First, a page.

Elsevier Logo Here is some important investigation which can possibly aid in providing personalized treatment for patients with stress. According to a recent study, emotional response towards challenging situations can foretell the way body responds to stress. The study findings can help ascertain why some people with high levels of stress experience chronic health problems.

At the time of the investigation, healthy middle-aged individuals gave a speech within the laboratory before a video camera and a panel of judges. While delivering the speech, experts noted the physical responses to the task and later asked them about the emotions experienced by them. Majority of the subjects reported an elevation in heart rate and blood pressure when subjected to a stressful task. It can therefore be concluded that such people have an increase in a circulating marker of inflammation named interleukin-6.

“Our results raise the possibility that individuals who become angry or anxious when confronting relatively minor challenges in their lives are prone to increases in inflammation,” shared lead author Dr Anna Marsland, an Associate Professor of Psychology and Nursing at the University of Pittsburgh. “Over time, this may render these emotionally-reactive individuals more vulnerable to inflammatory diseases, such as cardiovascular disease.”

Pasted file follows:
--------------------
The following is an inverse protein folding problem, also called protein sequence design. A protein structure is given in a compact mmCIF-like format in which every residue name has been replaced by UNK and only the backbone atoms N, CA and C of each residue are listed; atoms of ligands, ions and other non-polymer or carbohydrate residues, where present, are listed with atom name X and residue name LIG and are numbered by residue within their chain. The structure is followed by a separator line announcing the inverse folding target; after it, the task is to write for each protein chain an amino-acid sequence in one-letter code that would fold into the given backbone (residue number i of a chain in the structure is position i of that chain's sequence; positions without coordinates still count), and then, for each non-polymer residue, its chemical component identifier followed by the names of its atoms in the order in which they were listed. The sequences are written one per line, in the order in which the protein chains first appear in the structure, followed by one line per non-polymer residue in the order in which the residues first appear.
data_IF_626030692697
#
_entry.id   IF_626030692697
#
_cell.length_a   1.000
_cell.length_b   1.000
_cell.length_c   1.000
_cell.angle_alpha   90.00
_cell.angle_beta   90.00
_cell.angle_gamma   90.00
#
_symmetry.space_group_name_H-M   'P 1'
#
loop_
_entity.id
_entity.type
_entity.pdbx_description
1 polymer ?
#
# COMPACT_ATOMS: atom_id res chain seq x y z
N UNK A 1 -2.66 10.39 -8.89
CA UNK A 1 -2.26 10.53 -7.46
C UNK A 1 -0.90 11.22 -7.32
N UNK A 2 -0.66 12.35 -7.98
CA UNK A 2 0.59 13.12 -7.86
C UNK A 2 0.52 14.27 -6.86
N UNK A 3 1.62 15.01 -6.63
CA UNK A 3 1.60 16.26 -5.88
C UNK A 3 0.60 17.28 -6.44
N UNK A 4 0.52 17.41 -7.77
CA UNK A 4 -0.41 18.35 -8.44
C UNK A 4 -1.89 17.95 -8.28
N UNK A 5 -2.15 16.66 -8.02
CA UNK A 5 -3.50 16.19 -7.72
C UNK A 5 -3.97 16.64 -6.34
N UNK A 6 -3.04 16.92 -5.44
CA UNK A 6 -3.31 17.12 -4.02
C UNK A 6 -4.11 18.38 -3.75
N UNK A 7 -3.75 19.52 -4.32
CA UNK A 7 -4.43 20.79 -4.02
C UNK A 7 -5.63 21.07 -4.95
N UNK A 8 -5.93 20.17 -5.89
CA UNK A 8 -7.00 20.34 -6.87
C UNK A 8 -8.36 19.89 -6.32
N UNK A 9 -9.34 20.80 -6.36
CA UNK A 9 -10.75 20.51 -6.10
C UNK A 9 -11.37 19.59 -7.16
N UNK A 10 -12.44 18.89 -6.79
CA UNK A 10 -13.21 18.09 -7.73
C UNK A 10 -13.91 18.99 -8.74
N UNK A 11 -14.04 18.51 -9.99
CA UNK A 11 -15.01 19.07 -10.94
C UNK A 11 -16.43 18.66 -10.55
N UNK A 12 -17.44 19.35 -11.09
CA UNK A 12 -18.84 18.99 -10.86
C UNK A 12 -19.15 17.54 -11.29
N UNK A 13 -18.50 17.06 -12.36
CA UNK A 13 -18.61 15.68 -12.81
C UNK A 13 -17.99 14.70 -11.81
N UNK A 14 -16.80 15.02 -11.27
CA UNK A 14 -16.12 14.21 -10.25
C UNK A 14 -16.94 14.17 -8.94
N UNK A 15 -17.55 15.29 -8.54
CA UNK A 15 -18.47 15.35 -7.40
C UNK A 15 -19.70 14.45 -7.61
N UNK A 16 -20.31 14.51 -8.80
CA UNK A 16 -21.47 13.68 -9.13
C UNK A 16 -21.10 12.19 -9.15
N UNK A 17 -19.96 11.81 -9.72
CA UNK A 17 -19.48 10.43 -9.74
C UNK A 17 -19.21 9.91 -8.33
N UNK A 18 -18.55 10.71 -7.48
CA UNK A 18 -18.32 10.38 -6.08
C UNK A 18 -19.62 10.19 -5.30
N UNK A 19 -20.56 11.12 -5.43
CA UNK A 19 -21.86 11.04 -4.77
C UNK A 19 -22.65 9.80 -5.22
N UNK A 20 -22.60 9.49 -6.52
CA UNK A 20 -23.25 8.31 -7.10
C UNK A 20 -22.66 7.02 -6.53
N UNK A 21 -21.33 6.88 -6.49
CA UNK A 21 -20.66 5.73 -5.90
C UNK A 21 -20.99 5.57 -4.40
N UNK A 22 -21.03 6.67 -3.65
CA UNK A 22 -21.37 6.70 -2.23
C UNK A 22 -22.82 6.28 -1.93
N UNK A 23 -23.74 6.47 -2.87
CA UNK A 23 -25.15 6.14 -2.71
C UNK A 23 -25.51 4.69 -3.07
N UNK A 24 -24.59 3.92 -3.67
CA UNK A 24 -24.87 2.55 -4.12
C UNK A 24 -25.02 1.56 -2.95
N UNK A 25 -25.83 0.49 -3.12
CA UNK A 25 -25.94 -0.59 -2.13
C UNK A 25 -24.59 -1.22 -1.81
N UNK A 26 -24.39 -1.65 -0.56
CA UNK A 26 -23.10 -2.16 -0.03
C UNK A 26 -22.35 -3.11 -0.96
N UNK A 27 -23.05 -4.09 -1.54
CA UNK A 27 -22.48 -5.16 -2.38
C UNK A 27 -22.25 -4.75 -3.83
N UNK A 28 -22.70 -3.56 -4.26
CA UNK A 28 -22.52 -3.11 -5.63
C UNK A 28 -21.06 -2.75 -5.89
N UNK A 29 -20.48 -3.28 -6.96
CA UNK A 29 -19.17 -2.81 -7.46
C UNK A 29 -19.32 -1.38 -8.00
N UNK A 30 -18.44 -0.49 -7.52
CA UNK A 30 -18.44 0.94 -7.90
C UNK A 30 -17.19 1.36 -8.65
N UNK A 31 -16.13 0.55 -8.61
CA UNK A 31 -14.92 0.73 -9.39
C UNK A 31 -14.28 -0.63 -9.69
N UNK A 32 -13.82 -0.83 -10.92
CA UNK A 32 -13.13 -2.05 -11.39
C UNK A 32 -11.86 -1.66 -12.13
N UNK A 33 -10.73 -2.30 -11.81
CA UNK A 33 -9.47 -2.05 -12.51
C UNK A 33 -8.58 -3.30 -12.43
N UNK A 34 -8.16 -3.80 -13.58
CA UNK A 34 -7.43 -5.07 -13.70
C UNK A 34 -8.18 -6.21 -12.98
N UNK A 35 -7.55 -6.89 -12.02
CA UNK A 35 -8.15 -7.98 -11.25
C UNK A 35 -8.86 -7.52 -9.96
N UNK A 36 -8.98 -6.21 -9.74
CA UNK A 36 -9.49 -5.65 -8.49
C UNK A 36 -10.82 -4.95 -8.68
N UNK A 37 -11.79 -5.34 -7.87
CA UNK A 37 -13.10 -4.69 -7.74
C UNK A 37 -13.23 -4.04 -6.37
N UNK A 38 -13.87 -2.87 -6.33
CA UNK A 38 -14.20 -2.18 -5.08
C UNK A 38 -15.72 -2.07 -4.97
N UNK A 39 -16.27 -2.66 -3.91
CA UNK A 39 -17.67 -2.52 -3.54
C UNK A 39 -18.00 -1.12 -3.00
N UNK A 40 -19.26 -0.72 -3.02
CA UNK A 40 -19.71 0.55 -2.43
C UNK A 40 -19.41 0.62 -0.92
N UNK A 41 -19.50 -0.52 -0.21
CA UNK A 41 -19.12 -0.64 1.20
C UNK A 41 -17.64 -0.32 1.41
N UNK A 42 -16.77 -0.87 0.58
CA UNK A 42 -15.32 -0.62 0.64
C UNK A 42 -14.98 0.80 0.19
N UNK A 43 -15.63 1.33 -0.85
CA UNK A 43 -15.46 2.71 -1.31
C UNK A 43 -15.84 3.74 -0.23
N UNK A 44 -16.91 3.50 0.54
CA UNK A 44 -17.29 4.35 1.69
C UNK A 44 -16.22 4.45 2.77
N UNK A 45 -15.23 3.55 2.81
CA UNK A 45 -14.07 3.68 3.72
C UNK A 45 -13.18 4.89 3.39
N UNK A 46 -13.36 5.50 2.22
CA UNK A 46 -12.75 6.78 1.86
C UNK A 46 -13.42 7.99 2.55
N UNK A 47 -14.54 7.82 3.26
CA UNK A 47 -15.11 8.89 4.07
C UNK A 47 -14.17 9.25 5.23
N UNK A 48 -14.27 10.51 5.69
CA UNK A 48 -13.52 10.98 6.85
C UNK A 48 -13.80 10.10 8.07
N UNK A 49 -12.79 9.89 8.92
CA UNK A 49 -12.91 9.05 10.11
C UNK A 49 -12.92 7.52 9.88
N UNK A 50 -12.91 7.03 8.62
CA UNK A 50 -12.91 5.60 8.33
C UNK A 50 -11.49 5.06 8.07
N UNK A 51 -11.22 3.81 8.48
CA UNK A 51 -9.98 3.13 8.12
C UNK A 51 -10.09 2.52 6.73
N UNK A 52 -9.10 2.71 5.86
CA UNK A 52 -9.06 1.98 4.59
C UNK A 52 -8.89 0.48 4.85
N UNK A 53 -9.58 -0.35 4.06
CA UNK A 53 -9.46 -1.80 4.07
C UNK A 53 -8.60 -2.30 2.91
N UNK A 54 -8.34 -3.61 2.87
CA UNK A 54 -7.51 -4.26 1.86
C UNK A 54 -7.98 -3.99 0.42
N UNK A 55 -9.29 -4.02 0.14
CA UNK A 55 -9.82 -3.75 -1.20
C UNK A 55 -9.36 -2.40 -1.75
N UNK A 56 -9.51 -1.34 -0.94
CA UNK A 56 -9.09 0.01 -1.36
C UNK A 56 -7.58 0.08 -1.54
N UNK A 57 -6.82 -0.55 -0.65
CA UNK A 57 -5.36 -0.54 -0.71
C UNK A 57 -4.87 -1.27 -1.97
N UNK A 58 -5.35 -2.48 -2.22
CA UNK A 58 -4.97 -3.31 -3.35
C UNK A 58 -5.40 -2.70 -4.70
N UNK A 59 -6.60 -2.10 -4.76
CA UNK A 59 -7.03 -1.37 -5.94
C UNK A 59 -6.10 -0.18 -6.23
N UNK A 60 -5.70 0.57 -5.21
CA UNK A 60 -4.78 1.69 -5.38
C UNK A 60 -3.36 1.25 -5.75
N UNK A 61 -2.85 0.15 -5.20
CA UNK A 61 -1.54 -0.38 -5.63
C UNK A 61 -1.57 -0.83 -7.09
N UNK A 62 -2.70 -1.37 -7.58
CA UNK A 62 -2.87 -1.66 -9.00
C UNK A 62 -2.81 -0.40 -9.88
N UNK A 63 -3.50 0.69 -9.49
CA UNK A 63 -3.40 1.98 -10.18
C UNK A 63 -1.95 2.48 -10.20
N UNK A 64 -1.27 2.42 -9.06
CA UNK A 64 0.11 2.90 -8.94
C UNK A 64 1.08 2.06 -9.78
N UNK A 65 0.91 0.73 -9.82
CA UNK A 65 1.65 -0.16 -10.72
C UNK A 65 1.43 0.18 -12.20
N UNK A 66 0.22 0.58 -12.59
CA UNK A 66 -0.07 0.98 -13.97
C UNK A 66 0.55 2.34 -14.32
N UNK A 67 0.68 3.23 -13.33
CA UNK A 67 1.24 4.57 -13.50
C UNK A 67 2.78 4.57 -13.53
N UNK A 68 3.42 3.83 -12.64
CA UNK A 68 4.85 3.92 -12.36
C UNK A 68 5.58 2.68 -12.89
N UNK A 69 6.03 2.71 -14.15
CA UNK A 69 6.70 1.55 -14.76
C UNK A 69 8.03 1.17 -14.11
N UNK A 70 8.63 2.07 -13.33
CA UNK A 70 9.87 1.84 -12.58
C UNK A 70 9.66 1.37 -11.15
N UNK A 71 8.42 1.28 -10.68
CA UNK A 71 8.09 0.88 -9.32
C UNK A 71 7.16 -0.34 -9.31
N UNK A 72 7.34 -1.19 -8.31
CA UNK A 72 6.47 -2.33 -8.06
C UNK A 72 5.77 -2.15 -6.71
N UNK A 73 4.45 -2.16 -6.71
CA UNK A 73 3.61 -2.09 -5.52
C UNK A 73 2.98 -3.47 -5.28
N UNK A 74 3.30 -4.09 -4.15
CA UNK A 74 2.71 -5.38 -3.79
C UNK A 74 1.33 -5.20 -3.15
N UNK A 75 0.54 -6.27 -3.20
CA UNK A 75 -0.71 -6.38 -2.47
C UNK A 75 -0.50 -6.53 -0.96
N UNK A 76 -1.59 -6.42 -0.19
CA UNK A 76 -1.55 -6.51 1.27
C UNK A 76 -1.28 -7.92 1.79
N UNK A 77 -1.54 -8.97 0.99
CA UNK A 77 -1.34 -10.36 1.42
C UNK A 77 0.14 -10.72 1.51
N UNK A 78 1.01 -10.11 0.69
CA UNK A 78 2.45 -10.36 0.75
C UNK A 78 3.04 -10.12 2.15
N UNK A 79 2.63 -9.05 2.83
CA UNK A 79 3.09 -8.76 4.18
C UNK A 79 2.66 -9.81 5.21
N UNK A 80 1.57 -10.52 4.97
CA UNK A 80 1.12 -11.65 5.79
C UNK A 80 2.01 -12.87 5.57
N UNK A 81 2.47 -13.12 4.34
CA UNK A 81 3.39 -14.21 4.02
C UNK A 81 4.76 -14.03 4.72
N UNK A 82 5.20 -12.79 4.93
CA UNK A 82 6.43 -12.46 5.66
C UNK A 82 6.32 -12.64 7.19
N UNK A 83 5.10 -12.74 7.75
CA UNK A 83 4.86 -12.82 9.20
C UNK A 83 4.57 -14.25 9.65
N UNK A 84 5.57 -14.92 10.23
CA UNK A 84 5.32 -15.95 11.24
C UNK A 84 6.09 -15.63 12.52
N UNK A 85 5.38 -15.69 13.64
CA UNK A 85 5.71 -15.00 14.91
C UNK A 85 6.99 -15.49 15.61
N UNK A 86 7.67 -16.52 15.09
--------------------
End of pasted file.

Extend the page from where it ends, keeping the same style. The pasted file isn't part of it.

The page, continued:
Those experiencing high levels of anger and anxiety after performing the laboratory-based stress task apparently had greater elevation in interleukin-6, than those who remained comparatively calm. Authors pointed out that people who have the biggest increases in this marker are the ones showing greatest emotional responses to the task. It was suggested that the specific nature of emotional response to the task can be a key predictive factor and have major clinical implications.

The study was published in the journal Brain, Behavior, and Immunity.